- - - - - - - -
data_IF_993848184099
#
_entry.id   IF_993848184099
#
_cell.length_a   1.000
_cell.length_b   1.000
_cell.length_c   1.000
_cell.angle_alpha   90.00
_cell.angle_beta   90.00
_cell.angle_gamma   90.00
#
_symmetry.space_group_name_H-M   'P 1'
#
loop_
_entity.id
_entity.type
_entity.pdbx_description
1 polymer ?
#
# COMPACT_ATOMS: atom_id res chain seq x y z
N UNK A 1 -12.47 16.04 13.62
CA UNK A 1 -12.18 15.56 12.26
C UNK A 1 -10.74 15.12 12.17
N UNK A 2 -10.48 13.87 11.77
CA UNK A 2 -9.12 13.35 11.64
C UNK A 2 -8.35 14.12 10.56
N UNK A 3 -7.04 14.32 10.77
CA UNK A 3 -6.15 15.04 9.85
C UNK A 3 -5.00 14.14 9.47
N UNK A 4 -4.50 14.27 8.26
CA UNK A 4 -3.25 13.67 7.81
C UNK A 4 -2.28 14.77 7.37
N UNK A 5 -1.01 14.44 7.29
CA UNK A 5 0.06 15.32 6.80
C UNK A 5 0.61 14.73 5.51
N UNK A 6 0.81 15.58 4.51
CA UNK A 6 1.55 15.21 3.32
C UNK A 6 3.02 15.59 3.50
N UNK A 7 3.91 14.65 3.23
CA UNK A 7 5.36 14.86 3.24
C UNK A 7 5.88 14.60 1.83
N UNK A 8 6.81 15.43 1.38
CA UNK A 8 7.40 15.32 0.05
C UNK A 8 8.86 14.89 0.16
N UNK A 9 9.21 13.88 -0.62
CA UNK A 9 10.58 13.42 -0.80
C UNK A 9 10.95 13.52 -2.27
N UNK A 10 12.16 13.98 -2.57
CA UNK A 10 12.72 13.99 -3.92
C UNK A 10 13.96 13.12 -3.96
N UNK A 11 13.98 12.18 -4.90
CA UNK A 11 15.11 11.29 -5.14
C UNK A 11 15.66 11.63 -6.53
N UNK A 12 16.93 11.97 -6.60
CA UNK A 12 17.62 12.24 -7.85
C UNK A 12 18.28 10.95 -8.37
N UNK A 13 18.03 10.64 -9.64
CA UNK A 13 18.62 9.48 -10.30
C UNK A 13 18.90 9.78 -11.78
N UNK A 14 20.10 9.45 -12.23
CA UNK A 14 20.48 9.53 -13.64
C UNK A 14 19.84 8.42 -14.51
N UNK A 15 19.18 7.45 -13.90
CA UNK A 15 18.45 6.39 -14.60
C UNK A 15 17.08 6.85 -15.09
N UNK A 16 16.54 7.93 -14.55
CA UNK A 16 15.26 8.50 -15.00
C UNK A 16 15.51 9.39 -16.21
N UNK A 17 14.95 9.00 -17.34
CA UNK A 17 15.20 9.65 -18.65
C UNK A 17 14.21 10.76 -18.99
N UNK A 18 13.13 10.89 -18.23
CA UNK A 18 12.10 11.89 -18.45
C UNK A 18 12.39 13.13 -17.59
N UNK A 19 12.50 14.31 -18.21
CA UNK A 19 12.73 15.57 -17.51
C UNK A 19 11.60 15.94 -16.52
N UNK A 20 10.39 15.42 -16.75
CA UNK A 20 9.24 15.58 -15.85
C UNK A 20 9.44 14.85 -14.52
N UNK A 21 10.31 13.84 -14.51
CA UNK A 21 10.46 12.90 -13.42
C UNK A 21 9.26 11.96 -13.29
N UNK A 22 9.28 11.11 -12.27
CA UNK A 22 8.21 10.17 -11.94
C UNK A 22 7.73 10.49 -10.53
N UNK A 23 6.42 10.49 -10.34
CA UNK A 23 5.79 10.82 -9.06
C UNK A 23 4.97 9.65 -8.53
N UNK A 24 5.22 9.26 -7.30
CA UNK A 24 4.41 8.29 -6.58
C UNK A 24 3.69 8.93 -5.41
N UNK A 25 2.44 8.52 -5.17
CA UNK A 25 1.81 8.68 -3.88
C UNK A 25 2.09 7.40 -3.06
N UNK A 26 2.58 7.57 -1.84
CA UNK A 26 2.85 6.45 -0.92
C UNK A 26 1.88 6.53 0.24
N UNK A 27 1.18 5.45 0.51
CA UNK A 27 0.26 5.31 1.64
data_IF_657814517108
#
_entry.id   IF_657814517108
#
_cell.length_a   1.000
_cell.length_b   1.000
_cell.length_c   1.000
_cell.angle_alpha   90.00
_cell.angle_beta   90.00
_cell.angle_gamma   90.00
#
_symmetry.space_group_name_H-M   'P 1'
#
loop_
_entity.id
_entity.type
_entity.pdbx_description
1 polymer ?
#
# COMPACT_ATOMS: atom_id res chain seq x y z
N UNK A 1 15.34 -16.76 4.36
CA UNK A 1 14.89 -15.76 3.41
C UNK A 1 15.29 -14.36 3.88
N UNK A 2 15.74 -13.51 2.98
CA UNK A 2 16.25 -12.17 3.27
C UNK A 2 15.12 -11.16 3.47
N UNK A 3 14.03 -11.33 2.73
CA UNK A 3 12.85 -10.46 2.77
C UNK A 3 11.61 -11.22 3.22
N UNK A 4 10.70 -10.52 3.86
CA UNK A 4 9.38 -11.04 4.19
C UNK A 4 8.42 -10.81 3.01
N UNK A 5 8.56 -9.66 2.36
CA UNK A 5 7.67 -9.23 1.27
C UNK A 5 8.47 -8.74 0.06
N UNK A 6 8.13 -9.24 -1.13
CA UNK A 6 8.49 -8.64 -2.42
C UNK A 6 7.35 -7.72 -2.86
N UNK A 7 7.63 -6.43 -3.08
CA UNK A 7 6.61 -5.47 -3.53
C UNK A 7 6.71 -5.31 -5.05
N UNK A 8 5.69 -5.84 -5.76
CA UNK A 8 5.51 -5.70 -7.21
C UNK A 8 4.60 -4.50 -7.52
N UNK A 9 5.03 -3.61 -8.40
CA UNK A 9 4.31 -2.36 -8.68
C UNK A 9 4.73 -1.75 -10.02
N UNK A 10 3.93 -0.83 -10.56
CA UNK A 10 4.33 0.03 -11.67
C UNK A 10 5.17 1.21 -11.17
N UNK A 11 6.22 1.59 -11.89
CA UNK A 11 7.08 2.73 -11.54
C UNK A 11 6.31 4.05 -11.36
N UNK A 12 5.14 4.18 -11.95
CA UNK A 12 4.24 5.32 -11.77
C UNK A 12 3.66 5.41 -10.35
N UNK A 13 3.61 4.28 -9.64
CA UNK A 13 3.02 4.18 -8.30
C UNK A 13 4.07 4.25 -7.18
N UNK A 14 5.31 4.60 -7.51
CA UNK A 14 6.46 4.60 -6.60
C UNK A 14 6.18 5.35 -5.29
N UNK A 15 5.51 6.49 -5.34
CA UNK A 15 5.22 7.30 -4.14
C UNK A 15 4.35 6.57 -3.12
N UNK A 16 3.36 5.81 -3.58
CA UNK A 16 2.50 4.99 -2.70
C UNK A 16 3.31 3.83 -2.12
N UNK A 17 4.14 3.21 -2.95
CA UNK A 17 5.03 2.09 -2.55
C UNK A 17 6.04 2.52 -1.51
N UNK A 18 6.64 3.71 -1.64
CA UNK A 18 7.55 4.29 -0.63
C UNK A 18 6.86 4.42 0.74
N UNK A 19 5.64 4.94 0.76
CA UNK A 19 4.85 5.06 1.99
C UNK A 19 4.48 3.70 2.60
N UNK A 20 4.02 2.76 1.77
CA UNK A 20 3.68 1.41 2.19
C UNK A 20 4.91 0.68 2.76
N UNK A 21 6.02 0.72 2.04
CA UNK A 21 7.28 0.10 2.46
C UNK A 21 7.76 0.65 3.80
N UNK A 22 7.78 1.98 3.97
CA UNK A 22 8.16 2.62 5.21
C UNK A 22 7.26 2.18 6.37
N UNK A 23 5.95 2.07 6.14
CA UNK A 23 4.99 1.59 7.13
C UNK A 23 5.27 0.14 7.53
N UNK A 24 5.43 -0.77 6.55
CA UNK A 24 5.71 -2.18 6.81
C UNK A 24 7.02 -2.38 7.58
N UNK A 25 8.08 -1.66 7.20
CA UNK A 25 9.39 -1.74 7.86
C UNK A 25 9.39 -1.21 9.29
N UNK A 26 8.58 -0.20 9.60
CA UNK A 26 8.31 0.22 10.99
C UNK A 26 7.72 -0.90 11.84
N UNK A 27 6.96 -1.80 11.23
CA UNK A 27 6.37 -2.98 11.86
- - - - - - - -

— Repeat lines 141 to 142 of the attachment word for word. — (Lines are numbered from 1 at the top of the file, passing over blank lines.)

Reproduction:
C UNK A 7 6.71 -5.31 -5.05
N UNK A 8 5.69 -5.84 -5.76